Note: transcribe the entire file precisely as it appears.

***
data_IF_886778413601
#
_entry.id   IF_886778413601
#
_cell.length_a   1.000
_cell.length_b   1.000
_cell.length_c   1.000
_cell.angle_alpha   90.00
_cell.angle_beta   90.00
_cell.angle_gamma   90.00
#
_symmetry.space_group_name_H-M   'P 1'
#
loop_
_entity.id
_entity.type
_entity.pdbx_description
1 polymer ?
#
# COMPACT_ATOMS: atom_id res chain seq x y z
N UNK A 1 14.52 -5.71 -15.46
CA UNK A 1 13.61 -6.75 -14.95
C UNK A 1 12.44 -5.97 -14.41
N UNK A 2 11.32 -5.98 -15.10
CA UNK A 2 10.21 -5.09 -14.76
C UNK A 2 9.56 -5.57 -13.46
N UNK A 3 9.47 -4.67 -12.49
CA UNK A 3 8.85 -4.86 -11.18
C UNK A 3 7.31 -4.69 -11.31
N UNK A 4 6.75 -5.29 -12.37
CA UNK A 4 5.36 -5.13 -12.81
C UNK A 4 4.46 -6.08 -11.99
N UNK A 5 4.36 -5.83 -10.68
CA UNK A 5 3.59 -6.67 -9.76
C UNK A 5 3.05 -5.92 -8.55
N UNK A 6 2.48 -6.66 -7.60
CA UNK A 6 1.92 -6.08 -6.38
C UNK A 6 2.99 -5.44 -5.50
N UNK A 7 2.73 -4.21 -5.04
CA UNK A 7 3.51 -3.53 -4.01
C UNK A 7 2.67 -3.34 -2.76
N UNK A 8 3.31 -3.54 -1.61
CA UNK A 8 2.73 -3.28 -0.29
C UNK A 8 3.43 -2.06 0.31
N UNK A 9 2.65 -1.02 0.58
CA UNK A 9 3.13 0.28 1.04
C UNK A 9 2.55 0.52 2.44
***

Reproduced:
data_IF_886778413601
#
_entry.id   IF_886778413601
#
_cell.length_a   1.000
_cell.length_b   1.000
_cell.length_c   1.000
_cell.angle_alpha   90.00
_cell.angle_beta   90.00
_cell.angle_gamma   90.00
#
_symmetry.space_group_name_H-M   'P 1'
#
loop_
_entity.id
_entity.type
_entity.pdbx_description
1 polymer ?
#
# COMPACT_ATOMS: atom_id res chain seq x y z
N UNK A 1 14.52 -5.71 -15.46
CA UNK A 1 13.61 -6.75 -14.95
C UNK A 1 12.44 -5.97 -14.41
N UNK A 2 11.32 -5.98 -15.10
CA UNK A 2 10.21 -5.09 -14.76
C UNK A 2 9.56 -5.57 -13.46
N UNK A 3 9.47 -4.67 -12.49
CA UNK A 3 8.85 -4.86 -11.18
C UNK A 3 7.31 -4.69 -11.31
N UNK A 4 6.75 -5.29 -12.37
CA UNK A 4 5.36 -5.13 -12.81
C UNK A 4 4.46 -6.08 -11.99
N UNK A 5 4.36 -5.83 -10.68
CA UNK A 5 3.59 -6.67 -9.76
C UNK A 5 3.05 -5.92 -8.55
N UNK A 6 2.48 -6.66 -7.60
CA UNK A 6 1.92 -6.08 -6.38
C UNK A 6 2.99 -5.44 -5.50
N UNK A 7 2.73 -4.21 -5.04
CA UNK A 7 3.51 -3.53 -4.01
C UNK A 7 2.67 -3.34 -2.76
N UNK A 8 3.31 -3.54 -1.61
CA UNK A 8 2.73 -3.28 -0.29
C UNK A 8 3.43 -2.06 0.31
N UNK A 9 2.65 -1.02 0.58
CA UNK A 9 3.13 0.28 1.04
C UNK A 9 2.55 0.52 2.44